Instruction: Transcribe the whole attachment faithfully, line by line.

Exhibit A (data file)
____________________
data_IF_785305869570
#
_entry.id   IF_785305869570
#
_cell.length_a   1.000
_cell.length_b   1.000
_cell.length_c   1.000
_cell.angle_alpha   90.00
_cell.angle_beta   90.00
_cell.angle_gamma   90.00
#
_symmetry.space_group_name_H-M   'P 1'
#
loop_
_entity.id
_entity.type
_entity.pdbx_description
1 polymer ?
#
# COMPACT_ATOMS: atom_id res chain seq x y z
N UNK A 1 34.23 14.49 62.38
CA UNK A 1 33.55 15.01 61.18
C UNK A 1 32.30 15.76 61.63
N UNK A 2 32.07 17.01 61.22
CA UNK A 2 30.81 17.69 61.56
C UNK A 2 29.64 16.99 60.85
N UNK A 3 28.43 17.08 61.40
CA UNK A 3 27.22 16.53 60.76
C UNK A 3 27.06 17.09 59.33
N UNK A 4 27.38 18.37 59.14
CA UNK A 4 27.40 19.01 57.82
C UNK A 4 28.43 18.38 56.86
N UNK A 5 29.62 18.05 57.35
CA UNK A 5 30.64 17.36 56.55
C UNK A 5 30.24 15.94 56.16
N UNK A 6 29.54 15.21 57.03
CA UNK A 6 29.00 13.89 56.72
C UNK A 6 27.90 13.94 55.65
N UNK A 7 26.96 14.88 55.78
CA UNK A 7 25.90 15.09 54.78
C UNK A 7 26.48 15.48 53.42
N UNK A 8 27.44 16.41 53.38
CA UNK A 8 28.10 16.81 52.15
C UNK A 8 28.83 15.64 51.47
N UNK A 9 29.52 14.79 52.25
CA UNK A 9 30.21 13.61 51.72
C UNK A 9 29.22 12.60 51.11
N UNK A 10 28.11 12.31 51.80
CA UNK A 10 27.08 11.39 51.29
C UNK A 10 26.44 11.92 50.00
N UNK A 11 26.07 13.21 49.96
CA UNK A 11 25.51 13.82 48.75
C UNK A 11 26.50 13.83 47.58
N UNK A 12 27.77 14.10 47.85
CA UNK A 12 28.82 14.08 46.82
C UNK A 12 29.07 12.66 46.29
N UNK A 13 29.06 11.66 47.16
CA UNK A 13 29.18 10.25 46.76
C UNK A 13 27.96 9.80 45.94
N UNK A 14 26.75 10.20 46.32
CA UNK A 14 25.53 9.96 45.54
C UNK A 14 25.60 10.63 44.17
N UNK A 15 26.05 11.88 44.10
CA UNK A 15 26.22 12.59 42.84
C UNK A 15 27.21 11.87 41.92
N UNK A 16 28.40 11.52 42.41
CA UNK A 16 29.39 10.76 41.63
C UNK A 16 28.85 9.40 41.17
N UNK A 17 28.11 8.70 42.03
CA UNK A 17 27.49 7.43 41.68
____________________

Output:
data_IF_785305869570
#
_entry.id   IF_785305869570
#
_cell.length_a   1.000
_cell.length_b   1.000
_cell.length_c   1.000
_cell.angle_alpha   90.00
_cell.angle_beta   90.00
_cell.angle_gamma   90.00
#
_symmetry.space_group_name_H-M   'P 1'
#
loop_
_entity.id
_entity.type
_entity.pdbx_description
1 polymer ?
#
# COMPACT_ATOMS: atom_id res chain seq x y z
N UNK A 1 34.23 14.49 62.38
CA UNK A 1 33.55 15.01 61.18
C UNK A 1 32.30 15.76 61.63
N UNK A 2 32.07 17.01 61.22
CA UNK A 2 30.81 17.69 61.56
C UNK A 2 29.64 16.99 60.85
N UNK A 3 28.43 17.08 61.40
CA UNK A 3 27.22 16.53 60.76
C UNK A 3 27.06 17.09 59.33
N UNK A 4 27.38 18.37 59.14
CA UNK A 4 27.40 19.01 57.82
C UNK A 4 28.43 18.38 56.86
N UNK A 5 29.62 18.05 57.35
CA UNK A 5 30.64 17.36 56.55
C UNK A 5 30.24 15.94 56.16
N UNK A 6 29.54 15.21 57.03
CA UNK A 6 29.00 13.89 56.72
C UNK A 6 27.90 13.94 55.65
N UNK A 7 26.96 14.88 55.78
CA UNK A 7 25.90 15.09 54.78
C UNK A 7 26.48 15.48 53.42
N UNK A 8 27.44 16.41 53.38
CA UNK A 8 28.10 16.81 52.15
C UNK A 8 28.83 15.64 51.47
N UNK A 9 29.52 14.79 52.25
CA UNK A 9 30.21 13.61 51.72
C UNK A 9 29.22 12.60 51.11
N UNK A 10 28.11 12.31 51.80
CA UNK A 10 27.08 11.39 51.29
C UNK A 10 26.44 11.92 50.00
N UNK A 11 26.07 13.21 49.96
CA UNK A 11 25.51 13.82 48.75
C UNK A 11 26.50 13.83 47.58
N UNK A 12 27.77 14.10 47.85
CA UNK A 12 28.82 14.08 46.82
C UNK A 12 29.07 12.66 46.29
N UNK A 13 29.06 11.66 47.16
CA UNK A 13 29.18 10.25 46.76
C UNK A 13 27.96 9.80 45.94
N UNK A 14 26.75 10.20 46.32
CA UNK A 14 25.53 9.96 45.54
C UNK A 14 25.60 10.63 44.17
N UNK A 15 26.05 11.88 44.10
CA UNK A 15 26.22 12.59 42.84
C UNK A 15 27.21 11.87 41.92
N UNK A 16 28.40 11.52 42.41
CA UNK A 16 29.39 10.76 41.63
C UNK A 16 28.85 9.40 41.17
N UNK A 17 28.11 8.70 42.03
CA UNK A 17 27.49 7.43 41.68